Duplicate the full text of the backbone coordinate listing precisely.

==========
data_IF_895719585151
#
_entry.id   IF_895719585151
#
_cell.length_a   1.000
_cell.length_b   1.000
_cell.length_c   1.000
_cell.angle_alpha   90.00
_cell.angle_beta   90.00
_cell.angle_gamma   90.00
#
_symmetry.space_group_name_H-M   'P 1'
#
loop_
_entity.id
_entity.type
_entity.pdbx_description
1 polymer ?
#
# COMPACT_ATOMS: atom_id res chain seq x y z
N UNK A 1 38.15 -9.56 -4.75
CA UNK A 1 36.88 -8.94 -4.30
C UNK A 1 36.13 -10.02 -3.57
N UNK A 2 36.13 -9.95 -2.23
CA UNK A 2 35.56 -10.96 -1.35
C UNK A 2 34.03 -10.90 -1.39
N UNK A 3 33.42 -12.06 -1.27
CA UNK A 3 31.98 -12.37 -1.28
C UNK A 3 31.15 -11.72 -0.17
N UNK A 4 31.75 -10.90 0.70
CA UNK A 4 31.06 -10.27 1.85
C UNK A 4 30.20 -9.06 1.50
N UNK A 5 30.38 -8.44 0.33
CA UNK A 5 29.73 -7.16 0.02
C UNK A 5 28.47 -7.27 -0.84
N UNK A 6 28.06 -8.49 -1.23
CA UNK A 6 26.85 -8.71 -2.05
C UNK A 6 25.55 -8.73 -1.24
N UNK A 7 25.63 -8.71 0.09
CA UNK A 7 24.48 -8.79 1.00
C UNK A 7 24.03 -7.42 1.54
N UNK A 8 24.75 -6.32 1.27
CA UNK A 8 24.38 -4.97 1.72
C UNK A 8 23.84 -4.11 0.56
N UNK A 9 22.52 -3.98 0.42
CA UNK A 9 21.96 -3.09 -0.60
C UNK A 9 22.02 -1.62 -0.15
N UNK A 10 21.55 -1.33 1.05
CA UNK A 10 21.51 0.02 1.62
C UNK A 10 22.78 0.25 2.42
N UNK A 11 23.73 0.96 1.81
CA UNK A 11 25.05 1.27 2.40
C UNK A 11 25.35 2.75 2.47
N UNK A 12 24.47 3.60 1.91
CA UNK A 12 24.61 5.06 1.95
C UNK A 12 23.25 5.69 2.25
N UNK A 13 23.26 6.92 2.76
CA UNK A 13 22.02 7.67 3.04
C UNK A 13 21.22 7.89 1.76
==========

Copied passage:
data_IF_895719585151
#
_entry.id   IF_895719585151
#
_cell.length_a   1.000
_cell.length_b   1.000
_cell.length_c   1.000
_cell.angle_alpha   90.00
_cell.angle_beta   90.00
_cell.angle_gamma   90.00
#
_symmetry.space_group_name_H-M   'P 1'
#
loop_
_entity.id
_entity.type
_entity.pdbx_description
1 polymer ?
#
# COMPACT_ATOMS: atom_id res chain seq x y z
N UNK A 1 38.15 -9.56 -4.75
CA UNK A 1 36.88 -8.94 -4.30
C UNK A 1 36.13 -10.02 -3.57
N UNK A 2 36.13 -9.95 -2.23
CA UNK A 2 35.56 -10.96 -1.35
C UNK A 2 34.03 -10.90 -1.39
N UNK A 3 33.42 -12.06 -1.27
CA UNK A 3 31.98 -12.37 -1.28
C UNK A 3 31.15 -11.72 -0.17
N UNK A 4 31.75 -10.90 0.70
CA UNK A 4 31.06 -10.27 1.85
C UNK A 4 30.20 -9.06 1.50
N UNK A 5 30.38 -8.44 0.33
CA UNK A 5 29.73 -7.16 0.02
C UNK A 5 28.47 -7.27 -0.84
N UNK A 6 28.06 -8.49 -1.23
CA UNK A 6 26.85 -8.71 -2.05
C UNK A 6 25.55 -8.73 -1.24
N UNK A 7 25.63 -8.71 0.09
CA UNK A 7 24.48 -8.79 1.00
C UNK A 7 24.03 -7.42 1.54
N UNK A 8 24.75 -6.32 1.27
CA UNK A 8 24.38 -4.97 1.72
C UNK A 8 23.84 -4.11 0.56
N UNK A 9 22.52 -3.98 0.42
CA UNK A 9 21.96 -3.09 -0.60
C UNK A 9 22.02 -1.62 -0.15
N UNK A 10 21.55 -1.33 1.05
CA UNK A 10 21.51 0.02 1.62
C UNK A 10 22.78 0.25 2.42
N UNK A 11 23.73 0.96 1.81
CA UNK A 11 25.05 1.27 2.40
C UNK A 11 25.35 2.75 2.47
N UNK A 12 24.47 3.60 1.91
CA UNK A 12 24.61 5.06 1.95
C UNK A 12 23.25 5.69 2.25
N UNK A 13 23.26 6.92 2.76
CA UNK A 13 22.02 7.67 3.04
C UNK A 13 21.22 7.89 1.76